The QIC committee contracted an expert team of methodologists to provide methodological support and to conduct the detailed literature searches (Literature Group). The Literature Group leader (C.S.) was co-opted onto the QIC committee for the duration of the project. To facilitate the program, a bespoke web-based platform was commissioned (ECD Solutions, USA). Within this platform, modules were created corresponding to the steps in the development process. All working group members had access to these modules, permitting both open and anonymized discussion around each aspect of the performance measure development. An expert in guideline methodology with significant prior experience of working with similar web-based platforms (C. Bennett) was commissioned to facilitate the integration of the information technology component.
A multistep process was developed by the QIC committee ([Table 2]). The Appraisal of Guidelines for Research and Evaluation II (AGREE II) tool was used to structure the guideline development process , incorporating best practice from both the Scottish Intercollegiate Guidelines Network (SIGN) development processes and the National Quality Measures Clearinghouse (NQMC) of the United States of America. To ensure working group members had an understanding of guideline development methodology, all completed the SIGN online critical appraisal course (http://www.sign.ac.uk/methodology/tutorials.html; with permission).
Establishment of QIC and project working groups
Declaration of conflicts of interest – all working group members
Complete SIGN online critical appraisal course – all working group members
Define the domains across all four GI fields (upper GI, small-bowel, pancreatobiliary, lower GI) and separately for Endoscopy Service (agreed by modified Delphi consensus process across all working groups)
Create PICOs, listing all key outcomes
Conduct literature search and construct evidence table
Create long-list of performance measures for each domain within each working group
Use ISFU checklist ([Table 5]) for each potential performance measure. Discard inferior performance measures, and where no performance measure exists within a domain, construct appropriate performance measure by modified Delphi consensus process
Determine final performance measures – modified Delphi consensus process
Develop descriptive framework for each performance measure ([Table 6]). Review, tabulate and GRADE evidence for minimum/target standards within each performance measure
Review and harmonization of performance measures across all five working groups
Highlight areas for future research based on gaps in evidence identified during this process
Identify training/education needs
Review by ESGE, UEG, national societies, and patient groups for comment and consensus
Final amendments – modified Delphi process including ESGE QIC committee
QIC, Quality Improvement Committee; SIGN, Scottish Intercollegiate Guidelines Network; GI, gastrointestinal; PICOS, population/patient, intervention, comparison, outcome, study design; ISFU, Importance, Scientific acceptability, Feasibility, and Usability; GRADE, Grading of Recommendations Assessment, Development and Evaluation; ESGE, European Society of Gastrointestinal Endoscopy : UEG, United European Gastroenterology.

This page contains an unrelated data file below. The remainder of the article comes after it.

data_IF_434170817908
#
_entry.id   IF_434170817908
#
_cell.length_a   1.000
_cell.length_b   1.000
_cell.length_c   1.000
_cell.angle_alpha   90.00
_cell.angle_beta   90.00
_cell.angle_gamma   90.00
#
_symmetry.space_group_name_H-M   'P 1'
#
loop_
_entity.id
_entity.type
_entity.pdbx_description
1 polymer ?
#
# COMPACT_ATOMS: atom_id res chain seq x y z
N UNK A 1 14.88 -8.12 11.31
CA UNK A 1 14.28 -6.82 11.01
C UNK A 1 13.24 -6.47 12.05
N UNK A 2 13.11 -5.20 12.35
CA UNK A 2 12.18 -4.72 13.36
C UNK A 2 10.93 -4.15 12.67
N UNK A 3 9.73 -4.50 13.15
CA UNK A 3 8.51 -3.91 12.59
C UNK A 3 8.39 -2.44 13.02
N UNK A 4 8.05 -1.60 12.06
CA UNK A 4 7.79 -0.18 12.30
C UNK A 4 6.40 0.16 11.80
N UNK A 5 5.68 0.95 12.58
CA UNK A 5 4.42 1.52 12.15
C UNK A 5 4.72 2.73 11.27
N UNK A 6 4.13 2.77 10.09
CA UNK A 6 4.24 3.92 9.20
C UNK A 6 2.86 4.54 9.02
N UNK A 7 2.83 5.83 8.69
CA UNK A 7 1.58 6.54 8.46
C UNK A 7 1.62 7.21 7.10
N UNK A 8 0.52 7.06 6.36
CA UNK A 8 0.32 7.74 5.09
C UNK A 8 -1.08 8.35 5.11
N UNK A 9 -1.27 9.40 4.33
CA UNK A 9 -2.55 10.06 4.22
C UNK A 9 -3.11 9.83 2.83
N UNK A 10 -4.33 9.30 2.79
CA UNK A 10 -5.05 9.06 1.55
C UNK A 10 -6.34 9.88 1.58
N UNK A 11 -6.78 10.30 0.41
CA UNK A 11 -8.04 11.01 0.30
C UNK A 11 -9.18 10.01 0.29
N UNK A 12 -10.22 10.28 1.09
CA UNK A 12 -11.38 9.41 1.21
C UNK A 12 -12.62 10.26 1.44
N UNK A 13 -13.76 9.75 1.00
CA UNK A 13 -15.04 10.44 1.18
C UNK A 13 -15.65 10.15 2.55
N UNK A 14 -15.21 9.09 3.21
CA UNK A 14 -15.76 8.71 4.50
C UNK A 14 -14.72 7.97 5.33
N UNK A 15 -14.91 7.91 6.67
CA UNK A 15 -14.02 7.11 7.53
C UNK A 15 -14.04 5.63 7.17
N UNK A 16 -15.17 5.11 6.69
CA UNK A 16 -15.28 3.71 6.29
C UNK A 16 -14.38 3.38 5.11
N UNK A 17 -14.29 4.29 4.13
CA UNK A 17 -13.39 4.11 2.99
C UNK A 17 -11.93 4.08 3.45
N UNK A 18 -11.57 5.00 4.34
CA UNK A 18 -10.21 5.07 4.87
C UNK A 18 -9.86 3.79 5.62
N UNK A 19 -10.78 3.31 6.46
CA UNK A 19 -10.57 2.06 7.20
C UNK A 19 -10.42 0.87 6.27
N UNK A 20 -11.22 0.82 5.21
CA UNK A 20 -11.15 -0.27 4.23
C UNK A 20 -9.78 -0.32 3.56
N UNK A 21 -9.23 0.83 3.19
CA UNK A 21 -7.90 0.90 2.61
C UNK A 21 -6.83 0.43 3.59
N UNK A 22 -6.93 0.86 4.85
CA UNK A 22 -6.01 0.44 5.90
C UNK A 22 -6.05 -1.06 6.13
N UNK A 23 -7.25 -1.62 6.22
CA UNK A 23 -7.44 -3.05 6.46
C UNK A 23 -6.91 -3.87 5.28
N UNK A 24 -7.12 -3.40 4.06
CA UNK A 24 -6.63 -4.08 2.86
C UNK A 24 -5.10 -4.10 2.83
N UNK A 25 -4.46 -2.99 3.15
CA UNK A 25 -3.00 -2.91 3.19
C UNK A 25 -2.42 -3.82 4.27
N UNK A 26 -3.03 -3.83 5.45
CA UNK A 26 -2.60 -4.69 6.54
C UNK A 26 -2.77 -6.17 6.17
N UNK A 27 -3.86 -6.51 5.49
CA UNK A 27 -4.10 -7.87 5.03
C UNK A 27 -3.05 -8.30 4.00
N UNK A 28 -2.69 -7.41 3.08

A preliminary meeting for all working group members was held at the UEG Week conference in Vienna, October 2014. The project was explained in detail and each working group proposed potential domains for endoscopy. After open discussion, a draft single set of domains, unified across all the four GI tract areas, was constructed and voted on using a modified Delphi consensus process, as described in [Table 3] . If consensus was not reached initially, further discussion and voting was performed to re-evaluate and modify proposed domains until consensus was reached. The agreed domains for the GI tract working groups included completeness of procedure, identification of pathology, management of pathology, complications, procedure numbers, and patient experience.
Consensus voting was conducted through the website. Consensus was reached using a modified Delphi technique. Each working group member anonymously scored their level of agreement with draft measures using a 1 to 5 scale:
1 = Strongly agree, 2 = Agree, 3 = Neither agree nor disagree, 4 = Disagree, 5 = Strongly disagree.
Space was provided to include comments and additional references that were felt to require consideration. Commenting was mandatory for undecided or disagree votes.
At least 80 % agreement (scores of 1 or 2) was required for consensus to be reached. Where consensus was not reached, measures were reviewed in light of comments made and any additional evidence identified, and were adjusted if required. Further voting rounds then took place for these measures.
If 80 % agreement was not reached after a maximum of three rounds of voting, consensus was considered reached if > 50 % of participants voted in favor and < 20 % voted against the measure, in accordance with the GRADE process . Failure to meet this criterion resulted in the measure being discarded.
Each working group developed an exhaustive list of potential areas for literature review, using the PICOS (Population/Patient, Intervention, Comparison, Outcome, Study design) process   . The questions were focused on the assessment of the relationship between specific indicators and procedure outcomes (e. g. completion rate) or patient outcomes (e. g. interval cancer rate, change in clinical management). PICOS were reviewed by the Literature Group and revisions made until a final precisely defined list was reached. The PICOS components of each prioritized question were used by the Literature Group to define specific keywords for the comprehensive bibliographic searches. If more than one comparison was deemed to be relevant, the results of each comparison were reported.